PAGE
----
muses of the moment

March 8, 2012

Mark Melin asks, “Do they think we are stupid?”

Filed under: MF Global bankruptcy — totallygroovygirlfriday @ 2:45 pm

Yep, they sure do. They think we are a bunch of suckers, too.

Very important read. Mr. Melin explains the MF Global Crime Scene and consequences of the cover-up going on right now.

Click here. Read twice. Here are a few good quotes from the link.

The “vaporized” and “case gone cold” news reports all convey a common underlying message: no one is responsible for what is now estimated as the loss of $1.6 billion taken from customer segregated accounts.  There was no criminal activity.  The message seems to instruct people to “mind their own business, keep quiet and just ignore what is the 8th largest bankruptcy in US history, a scandal tainted with fraud allegations that involves a man who is arguably the most politically connected Wall Street insider to ever walk among the backroom corridors of Washington DC.”  Yet, by not officially using the “f” word (fraud), regulators, trustees, prosecutors and the rest of the panoply of public “protectors” make it more likely that the recipients, such as JP Morgan, of hundreds of millions in transfers of customer money in MF Global’s final days will simply get to keep it.  The core integrity of the commodity markets has been destroyed and an “industry of investor protections” with an exemplary regulatory record for protecting customer funds, now demands a rewrite.


The “vaporized propaganda campaign” is a well-coordinated effort intended to confuse, divert and distract from the truth surrounding the crime of taking over a billion of customer funds.  That’s the goal. In fact, it’s impressive how “Mr. Vaporized” has managed to keep this case out of the news so well.


Rules of propaganda teach us that if you repeat something long enough, no matter how absurd, it will eventually be believed.  Multiple sources and narratives have parroted the thematic evolution: there was an unknown amount of missing money, which became money that had somehow disappeared, and finally an investigation gone cold, setting the stage for customers to expect less than 100% of their money back.


Speaking on Bloomberg Law, a web-based video program, editor at large Bill Rochelle was clear: “Here is (why fraud) is an important point in the bankruptcy process,” Rochelle continued.  “Congress passed what is known as a ‘safe harbor.’   What it says is the in a bankruptcy if money was paid in a stock transaction or if it was paid as margin, (MF Global account holders) can’t get it back.  The only way you can get money back in a case like that if (the money) disappeared as a result of actual fraud.


Unfortunately for MF Global customers, sweeping changes in the Federal Bankruptcy Code enacted in 2005 grant special super-priority status to derivatives in bankruptcy (including loans structured as repos) and prevent last minute margin transfers from being clawed back, except in the case of fraud (which everyone in charge refuses to discuss).  The excuse, or in legalese, “safe harbor”, was again roundly questioned by many leading industry professionals, including R. Christopher Whalen, when he appeared on CNBC with Rick Santelli and in an article he penned at Zero Hedge titled “MF Global: Where’s the Cash — Part II.”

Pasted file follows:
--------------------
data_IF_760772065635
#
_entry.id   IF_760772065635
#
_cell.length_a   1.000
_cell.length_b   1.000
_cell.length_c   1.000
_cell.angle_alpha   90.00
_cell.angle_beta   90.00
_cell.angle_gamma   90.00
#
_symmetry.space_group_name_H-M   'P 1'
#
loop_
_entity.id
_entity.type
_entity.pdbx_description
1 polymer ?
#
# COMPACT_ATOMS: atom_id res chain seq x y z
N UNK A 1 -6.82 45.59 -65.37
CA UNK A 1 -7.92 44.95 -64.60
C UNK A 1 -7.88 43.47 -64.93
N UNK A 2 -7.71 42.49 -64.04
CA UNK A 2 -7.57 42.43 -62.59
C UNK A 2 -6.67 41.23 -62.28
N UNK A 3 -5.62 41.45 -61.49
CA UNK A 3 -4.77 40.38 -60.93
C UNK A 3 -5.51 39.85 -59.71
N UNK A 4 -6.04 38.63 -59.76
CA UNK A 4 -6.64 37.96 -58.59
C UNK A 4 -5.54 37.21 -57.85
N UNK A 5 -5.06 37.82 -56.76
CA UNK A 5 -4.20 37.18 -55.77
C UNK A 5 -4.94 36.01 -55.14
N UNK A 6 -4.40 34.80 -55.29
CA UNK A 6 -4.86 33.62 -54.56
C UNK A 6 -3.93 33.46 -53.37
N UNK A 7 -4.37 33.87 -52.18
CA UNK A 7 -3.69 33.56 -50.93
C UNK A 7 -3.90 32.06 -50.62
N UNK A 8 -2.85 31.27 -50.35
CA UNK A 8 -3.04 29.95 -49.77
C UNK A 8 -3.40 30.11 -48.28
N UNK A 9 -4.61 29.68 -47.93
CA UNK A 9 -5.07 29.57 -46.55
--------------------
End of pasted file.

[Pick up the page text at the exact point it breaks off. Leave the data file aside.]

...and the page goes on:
To quote the classic movie Wizard of Oz: “Ignore the man behind the Curtin.”  Ignore MF Global everyone.  There isn’t a story here…

Groovygirl says:

Why would they spend so much time, energy, and money coordinating this huge cover up? After all, it is only $1.6 billion. The Fed can print that amount in less than 1 second. Or loan that amount to the CME that is supposed to be covering the loss of fraud. What’s the real reason for the push-down?

IT WILL HAPPEN AGAIN. (The 2005 bankruptcy law revisions have a huge loop-hole, giving a large incentive to take down a brokerage house and move customer funds in the last days. And now, they have completed the dry run with MF Global.)

It is the cover-up that is always worse than the crime. If the Government and Commodity regulators, just said, hey, my bag, we dropped the ball, and throw in some more regulations to build good will, and then have government pay out the missing $1.6 billion; there would be no story to cover up. And commodity investors would not be fleeing to other countries to do business. They didn’t pay out because that would set a precedent to pay out the next time this happens.

And if you do not understand what happened at MF Global and how to protect your investments, it will happen to you or your commodity investment or your hedge fund or your pension fund.

This is the biggest financial story that you will never see on MSM.

As you know…

Filed under: Gold and Silver Investing, Odds 'n ends, Precious metals, The Banking Crisis — totallygroovygirlfriday @ 7:06 am

….totallygroovygirl loves the Mogambo Guru.

And he is finally back, for the moment, with a blog post from February 23, 2012.

Click here all you Junior Mogambo Rangers for a Short Mogambo Rant (SMR) from his bunker at an undisclosed location.

Chris Martenson on Japan

Filed under: Economic Crisis, Odds 'n ends, The Banking Crisis, The Financial Crisis — totallygroovygirlfriday @ 5:16 am

In case you missed Mr. Martenson’s recent post about the economic state of Japan, here it is. Good read. There are so many options for the next black swan event: European Debt 2.0, Britain, Middle East War/Oil Embargo, Japan, US Muni-bonds, flood, locusts, groovygirl can hardly keep track.

One thing is for sure: more “money” printing.

Create a free website or blog at